Re: acting, it was usually good and sometimes fantastic, IMO. 'I Will Remember You' stands out in my mind as an early high-point too though I think SMG did pretty well most of the time (she wasn't always great at acting laughter I seem to remember). Obviously there were some with more ability than others (DB started out pretty one note but did improve) and there were areas where some were stronger than others (I don't think anyone could turn a scene from, say, happy to sad/poignant quicker or more deftly than Alexis Denisof, no-one delivered a self-deprecatingly goofy line better than Nick Brendon and Alyson Hannigan's subtle little facial expressions conveyed volumes) but on balance I think they were a great ensemble and don't get enough credit for the show's success.

(whoops, that post spread a bit. It's alive, I tell you, alive ! ;)
Yes! I couldn't agree more, Saje. I love Sarah for many reasons, but I always cringed when she had to do laughter. On the other hand, I have yet to experience an actress do grief as well as her.

Similarly, to echo Joss' words when Alyson cries, you cry as well. She has a way...

To this day, whenever I watch Willow falling to the floor crying in response to hearing about Jenny's death in "Passion", I lose it. It's just a horrible scene, made even more perverse by the fact that Angelus is outside revelling in the grief he has caused. Applause applause to both Alyson and Sarah.
I also agree with Saje. I think that the casts of Buffy, Angel and Firefly have all done a tremendous job in realising the excellent writing and direction they were working with.

I think that some people tend to associate bad or adequate acting with episodes or scenes which just aren't as dramatic. For example, much of Buffy season one is fairly entertaining and relatively angst free compared to later seasons, so much of the acting isn't recognised as being amazing. Which I think is a fair assessment because I don't think the cast had really been tested during the first season, apart from a couple of episodes like Angel and Prophecy Girl. But the acting was perfectly adequate the rest of the season.

And then of course there are the standout, amazing performances such as Sarah Michelle Gellar's in Becoming, The Body or I Will Remember You, or James Marsters in Fool For Love. But I think many of the other characters, such as Xander, didn't receive quite as many important moments to work with, but Nicholas Brendan's consistent and understated performance developed over several seasons so although he may never have been tested quite as much as SMG was in The Body, overall his ability made scenes like the final scenes from Selfess and Potential incredibly powerful even if they aren't quite as dramatic as having to send your lover to hell or sacrifice yourself to save the world.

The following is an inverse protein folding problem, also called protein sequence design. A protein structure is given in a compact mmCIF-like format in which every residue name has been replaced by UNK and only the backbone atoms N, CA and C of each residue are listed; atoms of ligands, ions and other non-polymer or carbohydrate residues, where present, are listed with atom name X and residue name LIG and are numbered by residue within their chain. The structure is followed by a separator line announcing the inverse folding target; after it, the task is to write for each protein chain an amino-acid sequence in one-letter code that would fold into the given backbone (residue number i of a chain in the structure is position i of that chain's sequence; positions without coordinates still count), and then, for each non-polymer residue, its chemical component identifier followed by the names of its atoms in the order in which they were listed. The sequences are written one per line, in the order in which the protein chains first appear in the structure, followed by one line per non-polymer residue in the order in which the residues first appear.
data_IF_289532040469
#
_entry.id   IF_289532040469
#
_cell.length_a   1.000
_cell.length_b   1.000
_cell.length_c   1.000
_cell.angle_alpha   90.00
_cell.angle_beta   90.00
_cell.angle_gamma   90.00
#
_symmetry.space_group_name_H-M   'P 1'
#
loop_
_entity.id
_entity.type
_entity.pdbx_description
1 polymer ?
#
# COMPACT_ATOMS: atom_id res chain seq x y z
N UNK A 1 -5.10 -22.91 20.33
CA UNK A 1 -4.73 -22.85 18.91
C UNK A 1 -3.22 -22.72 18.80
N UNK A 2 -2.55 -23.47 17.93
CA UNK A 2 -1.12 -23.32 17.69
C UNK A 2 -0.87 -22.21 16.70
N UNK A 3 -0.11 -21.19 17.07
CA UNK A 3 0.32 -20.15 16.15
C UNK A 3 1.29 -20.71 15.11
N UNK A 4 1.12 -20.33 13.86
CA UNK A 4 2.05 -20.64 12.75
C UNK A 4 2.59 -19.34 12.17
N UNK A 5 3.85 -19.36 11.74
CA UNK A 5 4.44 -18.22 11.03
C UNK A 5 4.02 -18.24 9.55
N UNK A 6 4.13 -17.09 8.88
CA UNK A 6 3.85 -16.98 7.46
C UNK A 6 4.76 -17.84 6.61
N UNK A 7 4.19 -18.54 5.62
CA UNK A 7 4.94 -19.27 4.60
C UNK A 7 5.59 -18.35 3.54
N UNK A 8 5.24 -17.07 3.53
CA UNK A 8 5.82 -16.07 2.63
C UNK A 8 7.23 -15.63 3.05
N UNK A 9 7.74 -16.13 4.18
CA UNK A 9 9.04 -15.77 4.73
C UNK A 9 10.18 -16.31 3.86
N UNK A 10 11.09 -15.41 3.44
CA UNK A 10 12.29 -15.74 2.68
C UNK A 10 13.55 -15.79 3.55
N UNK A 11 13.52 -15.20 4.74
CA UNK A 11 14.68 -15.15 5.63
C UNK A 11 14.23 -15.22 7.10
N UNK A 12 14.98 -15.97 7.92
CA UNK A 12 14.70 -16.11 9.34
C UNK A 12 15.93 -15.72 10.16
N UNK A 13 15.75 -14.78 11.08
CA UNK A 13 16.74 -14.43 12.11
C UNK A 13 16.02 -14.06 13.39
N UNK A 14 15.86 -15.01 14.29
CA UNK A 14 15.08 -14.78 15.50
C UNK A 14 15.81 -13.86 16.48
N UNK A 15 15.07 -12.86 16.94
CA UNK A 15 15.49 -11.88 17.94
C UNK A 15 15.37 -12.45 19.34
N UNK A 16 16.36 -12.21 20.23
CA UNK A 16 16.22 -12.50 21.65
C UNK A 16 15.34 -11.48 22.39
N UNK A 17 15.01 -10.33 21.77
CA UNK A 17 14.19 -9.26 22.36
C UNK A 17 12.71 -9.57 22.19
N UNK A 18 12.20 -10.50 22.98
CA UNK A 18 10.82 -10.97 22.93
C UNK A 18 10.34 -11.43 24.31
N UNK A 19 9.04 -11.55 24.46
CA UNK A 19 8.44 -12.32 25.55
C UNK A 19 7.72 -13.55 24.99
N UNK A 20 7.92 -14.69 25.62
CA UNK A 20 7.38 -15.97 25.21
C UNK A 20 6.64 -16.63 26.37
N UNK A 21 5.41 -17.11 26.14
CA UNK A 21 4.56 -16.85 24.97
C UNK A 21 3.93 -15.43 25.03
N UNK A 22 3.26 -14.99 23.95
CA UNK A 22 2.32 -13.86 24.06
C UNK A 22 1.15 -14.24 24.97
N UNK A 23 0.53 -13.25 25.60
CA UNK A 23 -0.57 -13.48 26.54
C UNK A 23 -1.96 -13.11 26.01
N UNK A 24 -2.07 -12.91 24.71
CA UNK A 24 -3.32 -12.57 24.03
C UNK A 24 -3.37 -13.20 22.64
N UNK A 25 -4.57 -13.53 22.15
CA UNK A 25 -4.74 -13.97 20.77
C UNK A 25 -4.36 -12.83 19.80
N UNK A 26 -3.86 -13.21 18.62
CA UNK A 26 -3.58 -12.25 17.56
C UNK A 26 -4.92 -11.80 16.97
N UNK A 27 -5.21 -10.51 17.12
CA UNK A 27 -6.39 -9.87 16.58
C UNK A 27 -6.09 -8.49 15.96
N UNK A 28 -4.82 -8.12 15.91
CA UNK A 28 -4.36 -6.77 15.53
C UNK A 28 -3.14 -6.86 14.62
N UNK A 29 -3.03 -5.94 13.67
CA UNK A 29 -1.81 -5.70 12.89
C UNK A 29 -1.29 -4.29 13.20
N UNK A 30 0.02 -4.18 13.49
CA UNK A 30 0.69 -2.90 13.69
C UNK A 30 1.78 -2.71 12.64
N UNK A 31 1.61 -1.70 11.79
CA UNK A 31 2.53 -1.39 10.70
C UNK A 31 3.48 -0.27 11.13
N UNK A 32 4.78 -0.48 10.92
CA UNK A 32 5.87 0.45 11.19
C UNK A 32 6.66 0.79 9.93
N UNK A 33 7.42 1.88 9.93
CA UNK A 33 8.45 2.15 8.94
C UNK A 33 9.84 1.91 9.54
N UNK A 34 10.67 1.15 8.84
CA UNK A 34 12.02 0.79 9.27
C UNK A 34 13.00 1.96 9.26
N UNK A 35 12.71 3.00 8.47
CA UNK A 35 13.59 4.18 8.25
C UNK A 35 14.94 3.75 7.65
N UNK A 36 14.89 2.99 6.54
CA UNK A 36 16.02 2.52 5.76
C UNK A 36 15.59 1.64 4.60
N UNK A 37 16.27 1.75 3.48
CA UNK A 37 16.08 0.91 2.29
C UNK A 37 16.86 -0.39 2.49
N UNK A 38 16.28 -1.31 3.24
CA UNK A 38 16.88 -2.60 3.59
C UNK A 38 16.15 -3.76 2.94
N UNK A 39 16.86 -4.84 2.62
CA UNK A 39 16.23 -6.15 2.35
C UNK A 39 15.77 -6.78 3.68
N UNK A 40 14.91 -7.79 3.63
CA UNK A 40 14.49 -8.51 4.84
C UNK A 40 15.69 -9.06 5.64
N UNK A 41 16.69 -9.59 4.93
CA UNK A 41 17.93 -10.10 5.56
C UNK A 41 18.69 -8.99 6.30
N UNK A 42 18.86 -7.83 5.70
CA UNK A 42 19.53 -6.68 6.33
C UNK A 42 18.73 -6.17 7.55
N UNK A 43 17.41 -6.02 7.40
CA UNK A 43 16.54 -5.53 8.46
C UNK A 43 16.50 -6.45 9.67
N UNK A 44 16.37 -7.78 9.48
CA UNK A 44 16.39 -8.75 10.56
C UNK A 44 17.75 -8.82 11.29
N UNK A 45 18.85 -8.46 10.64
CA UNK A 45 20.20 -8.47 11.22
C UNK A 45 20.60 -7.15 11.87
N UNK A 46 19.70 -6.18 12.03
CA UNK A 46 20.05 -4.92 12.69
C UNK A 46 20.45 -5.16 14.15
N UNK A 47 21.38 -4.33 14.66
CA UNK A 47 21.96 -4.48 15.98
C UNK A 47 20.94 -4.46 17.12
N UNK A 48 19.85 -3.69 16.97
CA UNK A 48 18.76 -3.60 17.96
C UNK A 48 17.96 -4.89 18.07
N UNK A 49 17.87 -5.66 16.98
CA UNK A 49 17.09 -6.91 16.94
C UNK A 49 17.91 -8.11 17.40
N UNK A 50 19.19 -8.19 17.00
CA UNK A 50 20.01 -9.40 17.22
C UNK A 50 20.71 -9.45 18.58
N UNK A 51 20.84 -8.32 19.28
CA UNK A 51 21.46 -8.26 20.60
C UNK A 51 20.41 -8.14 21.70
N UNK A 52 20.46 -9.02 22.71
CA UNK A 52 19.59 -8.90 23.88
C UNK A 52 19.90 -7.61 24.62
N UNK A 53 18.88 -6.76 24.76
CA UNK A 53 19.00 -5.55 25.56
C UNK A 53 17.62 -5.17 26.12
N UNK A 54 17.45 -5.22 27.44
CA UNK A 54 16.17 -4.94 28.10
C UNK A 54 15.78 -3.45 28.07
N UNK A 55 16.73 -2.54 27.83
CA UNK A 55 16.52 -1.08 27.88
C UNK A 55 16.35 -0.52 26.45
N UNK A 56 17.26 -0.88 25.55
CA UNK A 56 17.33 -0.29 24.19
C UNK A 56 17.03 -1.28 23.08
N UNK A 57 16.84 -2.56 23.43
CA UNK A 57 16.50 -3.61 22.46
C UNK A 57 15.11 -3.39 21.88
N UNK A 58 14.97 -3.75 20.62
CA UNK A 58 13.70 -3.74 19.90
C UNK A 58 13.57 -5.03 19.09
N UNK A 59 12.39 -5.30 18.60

I basically feel that most of the cast were very reliable and whenever they were asked to rise to the challenge they were perfectly capable of doing it. And of course they have strengths and weaknesses but they were all stretched creatively and managed to achieve a lot of great work.

For example, Emma Caulfield was used primarily for comic relief, and of course we loved the hilarious Anya-isms and bunny fear that she brought to the show. And even though she was never as prominent as Buffy or Willow, when she had to deliver she did so outstandingly, in The Body, Hell's Bells and Selfless particularly.

And of course there may have been the occasional episode or scene where our cast weren't quite as good as usual. Buffy's over-the-top, unrealistic crying through much of Triangle, for example (although I think this was the intended effect, nonetheless it was out of character for Buffy's pain to be used for comedy).

In the first season of Buffy I definitely thought David Boreanaz and Charisma Carpenter's acting was inferior to the rest of the cast, but they certainly developed quickly so that by the time both moved to LA for AtS, they were phenomenal. You could also say that it depends on how the character is written. Wesley was originally intended for comedy and annoyance and Alexis wasn't really given a chance to do any drama until AtS, where he was a complete revelation.

[wcip]Angel, I agree with that Passion scene. Similarly wrenching was Willow's reaction to finding the corpses in Prophecy Girl.
"I'm not ok. I knew those guys. I go to that room every day. And when I walked in there, it wasn't our world anymore. They made it theirs... and they had fun."

Also Willow's final scene in "The Gift" deserves a mentioning. Oh, and when Willow sits in Angel's lobby when they return from Pylea at the end of season 2...knowing what news she has for Angel.. it feels like you're falling off a cliff.